ninth symphony films - movie reviews


DIRECTOR  -  donald petrie

RATED  -  pg-13

GENRE  -  romantic comedy

LENGTH  -  116 minutes

RELEASED  -  7 february 2003

DISTRIBUTOR  -  new line cinema

OFFICIAL SITE  -  how to lose a guy

ESTIMATED BUDGET  -  $50,000,000
how to lose a guy in 10 days - a shot from the film


buy the dvd from how to lose a guy in 10 days at

buy the dvd from how to lose a guy in 10 days at

a single man makes a bet that he can stay in a relationship for more than 10 days and a journalist, who is out to write an article on how to lose a guy in 10 days, and ends up with him.

gwyneth paltrow almost took the starring role that went to kate hudson.


picture from how to lose a guy in 10 days

picture from how to lose a guy in 10 days

picture from how to lose a guy in 10 days


three out of four possible stars

One thing is for certain about How To Lose A Guy in 10 Days and that is the masses will love this movie. It hits all the standard buttons for a romantic comedy, but the surprise is that it hits those buttons rather well. Romantic comedies don't generally get the type of box office that special effects spectaculars get, but they are a much cheaper breed of film to make, and without thousands of frames of special effects, this film manages to be an entertaining and thankfully fluff filled few hours. The reason this particular fluff is so good though is that stars Kate Hudson and Matthew McConaughey have decent romantic chemistry with one another with the added benefit of a good does of talent between them.

Both of these actors have shown they can make an impression on audiences in a dramatic role, but each has a certain knack for comedy as well. Not only do both actors take advantage of taking their comedy into the physical realm (the slapstick side of it), but they also have quite expressive faces. Hudson, with her brilliant smile, and McConaughey, with his equal amount of charm, are definitely a good pairing on screen. One might point to the decade-wide age gap between Hudson and McConaughey (he was born in the 60's, she in the 80's), but honestly, this aspect doesn't seem to matter, because Hudson plays a role a few years older than her real life age, so the gap doesn't seem so large.

This is by no means a film that a testosterone filled, beefy strong man would be interested in seeing. How To is firmly in the romantic comedy genre and the filmmakers make no attempt to make it appear as anything else. But because the film gets the formula so right, as a film in that type of genre, the movie is one of the best specimens to come about in the last few years. Taking hold of all the romantic comedy "tenants," like farce, physical comedy, misdirection, and (most obviously) gooey romance, the movie does everything in a predictable fashion, but makes it a fun ride, even though determining the ending before one sees it is no difficult task.

Sometimes doing something well means sticking to what works, and this movie seems to do that in spades. And along with showing fans of the genre a good time, the pace of the film clips along at brisk trot, making sure its surprisingly long running time feels no where near as long as it is. Romantic comedies are often not much more than 90 minutes, but this one clocks in at nearly twenty more than that. Perhaps because long fight sequences, complicated car chases, and gigantic explosions were not part of the repertoire on this film, the editor was able to make sure the film focused on the characters instead.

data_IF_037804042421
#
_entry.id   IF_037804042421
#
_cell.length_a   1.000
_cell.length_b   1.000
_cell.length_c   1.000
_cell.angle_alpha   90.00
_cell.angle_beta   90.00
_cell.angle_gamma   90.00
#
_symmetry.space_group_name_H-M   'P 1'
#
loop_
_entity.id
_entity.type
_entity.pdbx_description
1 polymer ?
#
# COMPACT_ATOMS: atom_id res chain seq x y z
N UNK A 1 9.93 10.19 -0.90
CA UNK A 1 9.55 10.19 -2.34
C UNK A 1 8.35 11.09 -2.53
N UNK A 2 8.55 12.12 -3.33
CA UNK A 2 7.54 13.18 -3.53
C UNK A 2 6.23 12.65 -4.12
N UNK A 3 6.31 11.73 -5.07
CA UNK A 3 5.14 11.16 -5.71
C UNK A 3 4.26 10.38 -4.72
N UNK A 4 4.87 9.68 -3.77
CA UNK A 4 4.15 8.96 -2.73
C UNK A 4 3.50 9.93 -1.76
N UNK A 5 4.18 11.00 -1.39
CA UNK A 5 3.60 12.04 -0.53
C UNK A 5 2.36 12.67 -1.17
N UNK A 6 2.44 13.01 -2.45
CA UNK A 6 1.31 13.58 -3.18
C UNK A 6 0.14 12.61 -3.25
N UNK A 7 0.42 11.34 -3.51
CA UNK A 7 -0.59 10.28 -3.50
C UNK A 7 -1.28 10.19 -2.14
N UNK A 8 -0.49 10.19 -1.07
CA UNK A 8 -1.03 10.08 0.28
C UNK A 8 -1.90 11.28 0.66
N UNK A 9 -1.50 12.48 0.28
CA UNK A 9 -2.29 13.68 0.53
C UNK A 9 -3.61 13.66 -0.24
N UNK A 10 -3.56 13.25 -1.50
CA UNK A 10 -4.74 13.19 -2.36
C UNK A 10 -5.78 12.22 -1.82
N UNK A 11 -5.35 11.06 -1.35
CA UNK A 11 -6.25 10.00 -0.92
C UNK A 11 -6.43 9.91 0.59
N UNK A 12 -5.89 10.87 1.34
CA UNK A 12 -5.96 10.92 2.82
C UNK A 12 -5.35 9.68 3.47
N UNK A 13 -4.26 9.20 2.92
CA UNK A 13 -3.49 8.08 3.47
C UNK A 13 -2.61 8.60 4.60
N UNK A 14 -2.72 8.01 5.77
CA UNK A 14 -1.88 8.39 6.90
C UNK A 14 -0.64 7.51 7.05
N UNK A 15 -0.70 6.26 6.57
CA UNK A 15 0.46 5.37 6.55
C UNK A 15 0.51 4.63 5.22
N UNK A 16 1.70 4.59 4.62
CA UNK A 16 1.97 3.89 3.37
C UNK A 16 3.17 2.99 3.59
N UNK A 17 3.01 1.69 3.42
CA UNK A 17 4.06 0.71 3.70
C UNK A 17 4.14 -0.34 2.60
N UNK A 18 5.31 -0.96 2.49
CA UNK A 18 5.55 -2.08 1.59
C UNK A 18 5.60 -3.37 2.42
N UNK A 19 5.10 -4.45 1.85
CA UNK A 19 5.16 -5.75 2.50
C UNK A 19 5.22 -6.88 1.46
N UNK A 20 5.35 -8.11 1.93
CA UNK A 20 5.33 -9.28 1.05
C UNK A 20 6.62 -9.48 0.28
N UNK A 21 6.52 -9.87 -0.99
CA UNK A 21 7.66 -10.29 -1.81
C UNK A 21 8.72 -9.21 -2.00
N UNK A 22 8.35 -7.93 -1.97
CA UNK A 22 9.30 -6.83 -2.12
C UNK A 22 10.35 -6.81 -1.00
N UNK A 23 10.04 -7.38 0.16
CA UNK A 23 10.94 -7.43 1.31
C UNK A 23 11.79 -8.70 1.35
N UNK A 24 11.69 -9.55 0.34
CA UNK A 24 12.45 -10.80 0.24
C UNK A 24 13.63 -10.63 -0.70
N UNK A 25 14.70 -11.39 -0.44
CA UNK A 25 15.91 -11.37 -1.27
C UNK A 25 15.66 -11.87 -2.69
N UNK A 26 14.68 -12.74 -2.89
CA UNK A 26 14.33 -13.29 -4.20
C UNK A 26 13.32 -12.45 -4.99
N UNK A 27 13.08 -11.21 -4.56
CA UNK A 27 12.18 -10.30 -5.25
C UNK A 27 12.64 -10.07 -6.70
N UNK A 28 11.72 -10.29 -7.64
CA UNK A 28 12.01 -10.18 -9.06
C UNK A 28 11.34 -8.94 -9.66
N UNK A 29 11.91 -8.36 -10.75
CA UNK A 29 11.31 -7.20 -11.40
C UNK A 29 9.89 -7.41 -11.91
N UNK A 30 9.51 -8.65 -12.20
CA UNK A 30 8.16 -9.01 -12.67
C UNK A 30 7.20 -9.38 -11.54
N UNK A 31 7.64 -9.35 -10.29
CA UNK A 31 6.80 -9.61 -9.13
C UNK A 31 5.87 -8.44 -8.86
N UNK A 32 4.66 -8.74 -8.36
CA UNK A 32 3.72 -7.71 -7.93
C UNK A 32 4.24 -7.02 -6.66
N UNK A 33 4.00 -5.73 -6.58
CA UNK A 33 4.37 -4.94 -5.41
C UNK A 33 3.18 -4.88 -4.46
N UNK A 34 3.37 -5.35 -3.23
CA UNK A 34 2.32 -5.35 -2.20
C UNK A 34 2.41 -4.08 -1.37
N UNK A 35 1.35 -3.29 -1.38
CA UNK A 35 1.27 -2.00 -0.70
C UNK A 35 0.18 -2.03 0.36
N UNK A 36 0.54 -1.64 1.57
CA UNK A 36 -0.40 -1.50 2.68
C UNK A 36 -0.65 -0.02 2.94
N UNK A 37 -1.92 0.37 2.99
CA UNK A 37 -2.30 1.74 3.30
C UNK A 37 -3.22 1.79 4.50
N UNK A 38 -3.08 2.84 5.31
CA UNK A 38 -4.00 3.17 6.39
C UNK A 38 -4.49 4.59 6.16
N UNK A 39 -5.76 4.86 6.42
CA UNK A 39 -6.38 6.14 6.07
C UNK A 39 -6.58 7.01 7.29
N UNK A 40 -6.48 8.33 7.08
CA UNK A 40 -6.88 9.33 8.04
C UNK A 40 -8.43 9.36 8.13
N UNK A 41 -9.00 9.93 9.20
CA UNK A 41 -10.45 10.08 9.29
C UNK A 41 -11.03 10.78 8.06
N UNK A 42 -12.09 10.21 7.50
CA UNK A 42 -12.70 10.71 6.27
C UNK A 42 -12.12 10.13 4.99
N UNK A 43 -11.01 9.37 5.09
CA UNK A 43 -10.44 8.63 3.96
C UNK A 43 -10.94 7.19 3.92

But whatever its successes in story, pace, and length, the largest reason this film succeeds in its endeavors is that the two leading roles are so appealing. And they spend a good amount of time on screen with one another. It's hard to have an engaging romance film if the leads are apart. One of the only films to go that route successfully was the 2001 movie, Serendipity, which kept its lovers apart for nearly its entire running time but still managed to pack in the romance. But a more recent film like Maid in Manhattan allowed its stars to share the frame for only a fraction of the film, and the romance angle suffered because of it.

But even though the script for How To requires the lead actors to share the screen with one another, the added bonus of good chemistry and excellent comedic timing makes sure that the romance between Hudson and McConaughey is believable and welcome. If anything, this movie runs the romantic comedy route so well that eventual fans of the film who aren't normal viewers of the genre might feel that the movie is more of a "guilty pleasure" than serious cinema. As they should. This film wasn't created to show the audience political strife or famine in Africa. It was created to allow its viewers hearts to soften to mush for a few hours and allow more serious thoughts to take a back seat.

On a few last notes, the supporting cast is suitable, and in a few cases, even surprising. The appearance of Shalom Harlow might have some viewers crying "model, model!" but the model turned actress performs rather well in her role as an advertising executive. Another surprising plus for the film is its soundtrack. Usually packed with nameless pop tunes that glaze over an audience without much notice, this film's soundtrack was rather well chosen. The songs seem less adolescent than the usual fare, much to the film's credit. As a romantic comedy, How To Lose A Guy In 10 Days is a highly entertaining experience and should be more than pleasing to fans of the actors and genre (and even to significant others "dragged" to the film).

Review by Kelsey Wyatt.

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